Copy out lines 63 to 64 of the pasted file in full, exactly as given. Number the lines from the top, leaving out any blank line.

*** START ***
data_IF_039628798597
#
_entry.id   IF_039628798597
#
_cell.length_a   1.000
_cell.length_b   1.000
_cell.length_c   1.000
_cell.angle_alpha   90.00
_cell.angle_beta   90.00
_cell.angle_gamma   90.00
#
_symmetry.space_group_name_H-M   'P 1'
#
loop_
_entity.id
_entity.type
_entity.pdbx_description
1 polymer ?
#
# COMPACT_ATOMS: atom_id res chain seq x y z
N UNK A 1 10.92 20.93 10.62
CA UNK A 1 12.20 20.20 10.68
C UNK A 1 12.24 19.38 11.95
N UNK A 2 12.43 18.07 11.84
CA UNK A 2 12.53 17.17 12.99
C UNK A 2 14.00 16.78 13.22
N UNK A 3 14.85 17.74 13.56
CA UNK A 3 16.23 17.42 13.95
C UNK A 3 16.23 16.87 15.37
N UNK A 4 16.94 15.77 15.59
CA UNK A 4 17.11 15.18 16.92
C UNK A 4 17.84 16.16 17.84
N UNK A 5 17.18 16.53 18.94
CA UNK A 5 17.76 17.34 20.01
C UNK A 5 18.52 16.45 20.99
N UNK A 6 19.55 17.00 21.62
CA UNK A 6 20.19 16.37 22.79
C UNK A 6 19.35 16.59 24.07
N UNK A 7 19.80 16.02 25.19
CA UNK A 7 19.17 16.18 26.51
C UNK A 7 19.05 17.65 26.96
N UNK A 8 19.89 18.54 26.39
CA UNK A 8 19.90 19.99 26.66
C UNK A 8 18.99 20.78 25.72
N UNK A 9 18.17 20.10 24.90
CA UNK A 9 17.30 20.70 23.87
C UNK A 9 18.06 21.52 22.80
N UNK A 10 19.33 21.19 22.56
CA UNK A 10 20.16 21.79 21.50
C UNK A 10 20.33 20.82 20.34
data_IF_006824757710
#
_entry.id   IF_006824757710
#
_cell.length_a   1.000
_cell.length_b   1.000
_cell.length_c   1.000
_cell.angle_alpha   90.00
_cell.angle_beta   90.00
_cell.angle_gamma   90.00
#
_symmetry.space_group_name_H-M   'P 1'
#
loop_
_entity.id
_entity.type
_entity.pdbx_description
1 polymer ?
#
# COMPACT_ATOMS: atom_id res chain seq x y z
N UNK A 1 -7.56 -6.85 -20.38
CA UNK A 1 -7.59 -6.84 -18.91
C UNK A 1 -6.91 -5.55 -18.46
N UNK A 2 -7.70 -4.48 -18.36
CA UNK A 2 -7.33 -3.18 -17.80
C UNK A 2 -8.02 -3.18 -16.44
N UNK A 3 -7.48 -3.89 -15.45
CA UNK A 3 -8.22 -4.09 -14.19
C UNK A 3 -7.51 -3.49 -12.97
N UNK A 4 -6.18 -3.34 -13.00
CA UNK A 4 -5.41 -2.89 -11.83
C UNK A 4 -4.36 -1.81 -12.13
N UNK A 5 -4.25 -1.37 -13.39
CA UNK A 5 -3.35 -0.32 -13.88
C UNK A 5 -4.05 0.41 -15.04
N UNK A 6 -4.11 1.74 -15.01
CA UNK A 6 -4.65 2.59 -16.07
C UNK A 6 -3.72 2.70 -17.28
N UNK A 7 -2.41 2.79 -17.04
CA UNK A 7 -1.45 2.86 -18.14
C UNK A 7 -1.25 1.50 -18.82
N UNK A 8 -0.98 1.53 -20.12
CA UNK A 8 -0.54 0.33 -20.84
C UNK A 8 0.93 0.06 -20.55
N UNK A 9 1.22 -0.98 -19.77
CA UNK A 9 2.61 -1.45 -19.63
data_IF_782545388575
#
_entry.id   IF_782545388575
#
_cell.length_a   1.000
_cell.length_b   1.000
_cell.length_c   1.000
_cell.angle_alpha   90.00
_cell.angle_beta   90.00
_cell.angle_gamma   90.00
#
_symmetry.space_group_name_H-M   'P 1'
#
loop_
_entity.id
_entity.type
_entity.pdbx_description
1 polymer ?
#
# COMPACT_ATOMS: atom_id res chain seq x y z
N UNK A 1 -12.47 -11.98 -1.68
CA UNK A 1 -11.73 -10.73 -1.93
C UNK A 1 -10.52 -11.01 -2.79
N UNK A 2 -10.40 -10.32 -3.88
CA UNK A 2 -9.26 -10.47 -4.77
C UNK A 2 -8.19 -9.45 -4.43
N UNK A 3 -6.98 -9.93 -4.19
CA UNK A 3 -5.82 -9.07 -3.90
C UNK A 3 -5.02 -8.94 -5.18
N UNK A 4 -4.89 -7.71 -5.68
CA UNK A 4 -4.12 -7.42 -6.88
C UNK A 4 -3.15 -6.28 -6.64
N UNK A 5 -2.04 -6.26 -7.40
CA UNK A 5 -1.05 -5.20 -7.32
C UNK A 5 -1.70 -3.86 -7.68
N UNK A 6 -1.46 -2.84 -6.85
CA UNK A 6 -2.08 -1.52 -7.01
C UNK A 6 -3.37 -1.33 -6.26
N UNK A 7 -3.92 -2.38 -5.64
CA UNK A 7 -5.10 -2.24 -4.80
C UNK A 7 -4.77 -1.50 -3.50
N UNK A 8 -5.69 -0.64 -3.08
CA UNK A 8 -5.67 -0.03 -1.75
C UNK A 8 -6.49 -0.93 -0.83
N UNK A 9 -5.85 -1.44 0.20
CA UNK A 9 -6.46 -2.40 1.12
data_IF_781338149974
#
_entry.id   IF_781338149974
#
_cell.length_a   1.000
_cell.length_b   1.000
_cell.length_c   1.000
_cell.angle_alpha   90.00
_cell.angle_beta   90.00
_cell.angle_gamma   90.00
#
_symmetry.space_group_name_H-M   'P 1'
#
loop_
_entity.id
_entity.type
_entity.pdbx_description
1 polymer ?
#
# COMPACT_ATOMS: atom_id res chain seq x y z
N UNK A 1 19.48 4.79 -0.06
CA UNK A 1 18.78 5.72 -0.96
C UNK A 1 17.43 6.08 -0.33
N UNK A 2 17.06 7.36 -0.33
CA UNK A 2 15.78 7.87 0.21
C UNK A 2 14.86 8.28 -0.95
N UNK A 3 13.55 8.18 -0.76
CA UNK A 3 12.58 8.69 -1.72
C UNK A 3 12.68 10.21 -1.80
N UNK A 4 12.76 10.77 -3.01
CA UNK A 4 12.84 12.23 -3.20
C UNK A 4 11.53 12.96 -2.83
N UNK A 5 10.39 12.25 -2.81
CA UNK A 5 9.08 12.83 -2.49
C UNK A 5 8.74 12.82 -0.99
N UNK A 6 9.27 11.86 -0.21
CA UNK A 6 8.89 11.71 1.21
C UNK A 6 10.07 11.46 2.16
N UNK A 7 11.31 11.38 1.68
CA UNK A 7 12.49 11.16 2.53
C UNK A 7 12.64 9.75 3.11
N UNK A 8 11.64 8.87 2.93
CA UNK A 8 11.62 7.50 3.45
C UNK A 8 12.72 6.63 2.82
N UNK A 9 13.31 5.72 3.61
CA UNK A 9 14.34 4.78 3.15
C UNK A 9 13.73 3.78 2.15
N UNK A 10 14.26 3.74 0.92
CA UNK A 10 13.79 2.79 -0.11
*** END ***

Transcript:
#
loop_